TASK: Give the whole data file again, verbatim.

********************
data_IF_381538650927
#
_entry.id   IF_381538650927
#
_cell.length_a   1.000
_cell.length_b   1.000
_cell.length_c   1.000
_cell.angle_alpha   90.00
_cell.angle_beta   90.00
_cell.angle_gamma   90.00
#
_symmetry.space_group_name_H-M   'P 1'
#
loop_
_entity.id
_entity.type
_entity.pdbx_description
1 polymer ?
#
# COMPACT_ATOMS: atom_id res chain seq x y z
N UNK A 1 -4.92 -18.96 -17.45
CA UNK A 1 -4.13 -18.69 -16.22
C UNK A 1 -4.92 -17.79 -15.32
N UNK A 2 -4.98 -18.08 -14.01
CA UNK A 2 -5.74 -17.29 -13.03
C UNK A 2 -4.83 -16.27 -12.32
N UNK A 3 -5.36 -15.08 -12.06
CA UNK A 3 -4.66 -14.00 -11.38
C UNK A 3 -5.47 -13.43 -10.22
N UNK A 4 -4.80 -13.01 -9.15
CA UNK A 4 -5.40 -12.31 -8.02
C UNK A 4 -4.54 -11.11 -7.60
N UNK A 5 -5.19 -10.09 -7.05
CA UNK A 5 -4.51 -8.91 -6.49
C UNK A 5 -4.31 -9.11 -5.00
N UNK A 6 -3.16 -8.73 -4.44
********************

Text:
data_IF_381538650927
#
_entry.id   IF_381538650927
#
_cell.length_a   1.000
_cell.length_b   1.000
_cell.length_c   1.000
_cell.angle_alpha   90.00
_cell.angle_beta   90.00
_cell.angle_gamma   90.00
#
_symmetry.space_group_name_H-M   'P 1'
#
loop_
_entity.id
_entity.type
_entity.pdbx_description
1 polymer ?
#
# COMPACT_ATOMS: atom_id res chain seq x y z
N UNK A 1 -4.92 -18.96 -17.45
CA UNK A 1 -4.13 -18.69 -16.22
C UNK A 1 -4.92 -17.79 -15.32
N UNK A 2 -4.98 -18.08 -14.01
CA UNK A 2 -5.74 -17.29 -13.03
C UNK A 2 -4.83 -16.27 -12.32
N UNK A 3 -5.36 -15.08 -12.06
CA UNK A 3 -4.66 -14.00 -11.38
C UNK A 3 -5.47 -13.43 -10.22
N UNK A 4 -4.80 -13.01 -9.15
CA UNK A 4 -5.40 -12.31 -8.02
C UNK A 4 -4.54 -11.11 -7.60
N UNK A 5 -5.19 -10.09 -7.05
CA UNK A 5 -4.51 -8.91 -6.49
C UNK A 5 -4.31 -9.11 -5.00
N UNK A 6 -3.16 -8.73 -4.44